News / Middle East

    Scores Killed as Rebels Battle to Break Siege of Damascus Suburbs

    A Shi'ite fighter, fighting along forces loyal to Syria's President Bashar al-Assad, carries his weapon as he runs along a deserted street in Hujaira town, south of Damascus, Nov. 20, 2013.
    A Shi'ite fighter, fighting along forces loyal to Syria's President Bashar al-Assad, carries his weapon as he runs along a deserted street in Hujaira town, south of Damascus, Nov. 20, 2013.
    Reuters
    Fierce fighting to the east of Damascus has killed more than 160 people in the past two days as Syrian rebels struggle to break a months-long blockade by forces loyal to President Bashar al-Assad, activists said on Sunday.

    It began on Friday when rebel units attacked a string of military checkpoints encircling the opposition-held suburbs in an area known as Eastern Ghouta, which has been under siege for more than six months.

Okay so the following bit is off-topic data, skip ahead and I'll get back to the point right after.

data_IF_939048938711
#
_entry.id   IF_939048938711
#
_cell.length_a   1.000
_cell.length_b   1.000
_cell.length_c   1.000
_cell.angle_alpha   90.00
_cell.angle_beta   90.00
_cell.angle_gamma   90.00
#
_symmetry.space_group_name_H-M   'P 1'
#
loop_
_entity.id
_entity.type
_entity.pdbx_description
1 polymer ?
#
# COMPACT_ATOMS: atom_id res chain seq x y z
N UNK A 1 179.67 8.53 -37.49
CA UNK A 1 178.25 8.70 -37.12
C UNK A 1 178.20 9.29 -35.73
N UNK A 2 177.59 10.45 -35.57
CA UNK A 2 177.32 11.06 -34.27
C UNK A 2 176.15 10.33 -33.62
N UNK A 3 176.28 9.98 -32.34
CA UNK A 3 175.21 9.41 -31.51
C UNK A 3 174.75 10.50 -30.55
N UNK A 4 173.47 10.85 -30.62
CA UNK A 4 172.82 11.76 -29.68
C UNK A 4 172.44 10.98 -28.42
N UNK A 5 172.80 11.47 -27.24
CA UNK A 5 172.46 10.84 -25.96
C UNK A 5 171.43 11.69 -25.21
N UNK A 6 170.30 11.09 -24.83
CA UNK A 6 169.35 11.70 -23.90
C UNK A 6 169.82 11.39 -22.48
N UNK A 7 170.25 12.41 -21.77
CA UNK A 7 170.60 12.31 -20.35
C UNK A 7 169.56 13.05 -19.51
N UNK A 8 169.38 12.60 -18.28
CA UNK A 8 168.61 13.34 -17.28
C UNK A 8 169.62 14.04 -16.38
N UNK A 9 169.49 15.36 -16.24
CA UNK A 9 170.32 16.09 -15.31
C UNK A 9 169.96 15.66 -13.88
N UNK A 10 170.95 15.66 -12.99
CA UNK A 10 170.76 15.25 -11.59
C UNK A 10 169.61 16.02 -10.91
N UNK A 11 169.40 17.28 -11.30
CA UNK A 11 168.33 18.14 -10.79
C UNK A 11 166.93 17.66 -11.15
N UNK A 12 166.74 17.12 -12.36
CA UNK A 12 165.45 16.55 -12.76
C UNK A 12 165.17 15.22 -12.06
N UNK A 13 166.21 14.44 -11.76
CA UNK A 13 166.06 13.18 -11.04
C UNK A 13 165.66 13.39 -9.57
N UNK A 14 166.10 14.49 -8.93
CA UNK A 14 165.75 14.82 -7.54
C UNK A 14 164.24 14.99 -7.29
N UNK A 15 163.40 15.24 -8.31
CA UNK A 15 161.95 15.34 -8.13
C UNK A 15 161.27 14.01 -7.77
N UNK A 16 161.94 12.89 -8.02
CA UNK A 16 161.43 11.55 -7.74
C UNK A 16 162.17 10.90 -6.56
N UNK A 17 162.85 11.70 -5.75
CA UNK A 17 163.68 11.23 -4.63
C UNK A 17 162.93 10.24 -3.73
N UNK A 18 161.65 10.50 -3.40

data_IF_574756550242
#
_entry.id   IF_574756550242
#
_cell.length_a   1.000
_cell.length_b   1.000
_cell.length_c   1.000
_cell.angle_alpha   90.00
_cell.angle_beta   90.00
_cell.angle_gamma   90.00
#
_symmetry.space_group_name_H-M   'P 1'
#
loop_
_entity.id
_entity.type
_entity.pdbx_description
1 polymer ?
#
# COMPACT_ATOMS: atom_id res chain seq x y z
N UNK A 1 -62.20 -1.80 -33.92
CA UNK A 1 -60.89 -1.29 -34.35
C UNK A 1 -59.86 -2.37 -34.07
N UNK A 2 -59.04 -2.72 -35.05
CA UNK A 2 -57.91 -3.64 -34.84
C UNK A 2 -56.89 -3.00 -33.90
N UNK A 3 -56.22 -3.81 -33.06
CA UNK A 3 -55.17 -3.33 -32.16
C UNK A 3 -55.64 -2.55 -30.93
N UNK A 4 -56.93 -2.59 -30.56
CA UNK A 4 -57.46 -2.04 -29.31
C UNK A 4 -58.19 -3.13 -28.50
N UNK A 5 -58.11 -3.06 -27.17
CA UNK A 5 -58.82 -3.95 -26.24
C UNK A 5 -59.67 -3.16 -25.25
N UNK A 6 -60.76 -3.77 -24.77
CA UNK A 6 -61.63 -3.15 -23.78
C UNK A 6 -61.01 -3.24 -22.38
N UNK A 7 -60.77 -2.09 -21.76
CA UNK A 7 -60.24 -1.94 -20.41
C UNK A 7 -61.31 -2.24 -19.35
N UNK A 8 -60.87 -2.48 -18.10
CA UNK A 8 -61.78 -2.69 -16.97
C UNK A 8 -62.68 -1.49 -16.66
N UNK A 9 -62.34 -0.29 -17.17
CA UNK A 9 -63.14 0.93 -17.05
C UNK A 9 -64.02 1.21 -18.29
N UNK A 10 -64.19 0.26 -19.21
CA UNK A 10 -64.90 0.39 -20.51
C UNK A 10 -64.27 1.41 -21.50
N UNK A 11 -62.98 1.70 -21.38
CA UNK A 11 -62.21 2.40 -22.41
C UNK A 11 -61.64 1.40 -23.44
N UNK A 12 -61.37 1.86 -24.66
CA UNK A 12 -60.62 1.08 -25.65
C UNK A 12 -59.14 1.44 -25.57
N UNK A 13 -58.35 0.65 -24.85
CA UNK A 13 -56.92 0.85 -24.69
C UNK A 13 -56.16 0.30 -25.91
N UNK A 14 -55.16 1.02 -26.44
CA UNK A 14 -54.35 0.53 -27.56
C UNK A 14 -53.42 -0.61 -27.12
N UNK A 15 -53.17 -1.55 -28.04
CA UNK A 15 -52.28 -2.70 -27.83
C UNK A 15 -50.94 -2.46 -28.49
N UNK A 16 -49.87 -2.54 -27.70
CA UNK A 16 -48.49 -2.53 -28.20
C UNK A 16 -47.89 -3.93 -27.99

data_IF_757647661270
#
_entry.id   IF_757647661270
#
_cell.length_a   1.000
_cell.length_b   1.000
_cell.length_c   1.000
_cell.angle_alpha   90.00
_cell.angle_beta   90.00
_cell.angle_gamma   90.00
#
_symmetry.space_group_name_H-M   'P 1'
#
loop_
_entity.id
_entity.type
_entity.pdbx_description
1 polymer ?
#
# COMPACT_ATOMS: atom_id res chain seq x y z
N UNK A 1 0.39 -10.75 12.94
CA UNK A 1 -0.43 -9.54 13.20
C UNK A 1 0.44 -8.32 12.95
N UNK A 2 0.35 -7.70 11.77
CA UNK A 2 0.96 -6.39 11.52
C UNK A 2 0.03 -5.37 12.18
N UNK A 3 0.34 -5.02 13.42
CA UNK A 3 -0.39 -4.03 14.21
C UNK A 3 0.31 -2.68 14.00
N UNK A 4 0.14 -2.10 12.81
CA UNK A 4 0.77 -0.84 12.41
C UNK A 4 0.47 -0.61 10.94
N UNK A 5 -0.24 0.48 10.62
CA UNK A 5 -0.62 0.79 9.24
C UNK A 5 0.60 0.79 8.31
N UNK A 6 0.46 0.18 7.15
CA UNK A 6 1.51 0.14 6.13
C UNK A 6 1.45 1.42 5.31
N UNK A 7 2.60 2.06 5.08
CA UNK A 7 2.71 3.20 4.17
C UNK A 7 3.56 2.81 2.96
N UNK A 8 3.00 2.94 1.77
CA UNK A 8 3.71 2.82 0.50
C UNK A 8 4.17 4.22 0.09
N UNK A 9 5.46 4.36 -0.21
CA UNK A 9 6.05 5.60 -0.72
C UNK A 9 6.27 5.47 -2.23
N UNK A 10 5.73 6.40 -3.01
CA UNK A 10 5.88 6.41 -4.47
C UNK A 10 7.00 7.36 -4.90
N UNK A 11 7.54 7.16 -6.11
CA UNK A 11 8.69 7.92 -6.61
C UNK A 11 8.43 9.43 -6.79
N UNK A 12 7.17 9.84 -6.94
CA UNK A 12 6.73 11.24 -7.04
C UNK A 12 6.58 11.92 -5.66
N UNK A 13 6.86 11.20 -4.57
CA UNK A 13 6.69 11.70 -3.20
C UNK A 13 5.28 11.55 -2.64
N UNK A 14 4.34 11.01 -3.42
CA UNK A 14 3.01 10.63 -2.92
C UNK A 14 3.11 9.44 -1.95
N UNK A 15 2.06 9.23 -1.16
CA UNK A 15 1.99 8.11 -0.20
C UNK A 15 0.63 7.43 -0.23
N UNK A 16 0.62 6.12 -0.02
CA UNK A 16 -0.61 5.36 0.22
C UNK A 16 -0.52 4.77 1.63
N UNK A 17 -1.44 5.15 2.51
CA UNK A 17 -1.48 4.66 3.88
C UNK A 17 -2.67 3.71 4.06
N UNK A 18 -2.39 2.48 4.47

Local and international aid workers say Assad's forces appeared to be trying to starve out residents - indiscriminately affecting civilians as much as rebel fighters.

    The blockade has cut off rebels' weapons supplies and helped turn the tide of fighting around the capital in Assad's favor.

    The battle has also drawn in hundreds of foreign fighters on both sides, underlining how Syria's civil war has stirred Sunni-Shi'ite sectarian tensions across the region.

    “It is a ferocious fight between the two sides because it's a struggle over our ultimate fate here,” said Bara Abdelrahman, a media activist with the rebel Islam Army brigades in the area.

    The conflict in Syria has killed more than 100,000 people, according to the United Nations, and is also destabilizing Syria's neighbors.

    Foreign powers are trying to bring the warring sides together for a peace conference in Switzerland before the end of the year, dubbed 'Geneva 2.' On Sunday, Syria's peace envoy Lakhdar Brahimi met with members of the opposition to discuss the talks, which many rebel groups have rejected without a clear guarantee that Assad will step down.

    Assad's government says it welcomes talks but will not accept any preconditions.

    Meanwhile, Assad's forces, emboldened by gains in central Syria in recent months, have been seizing back towns in the rebels' northern stronghold.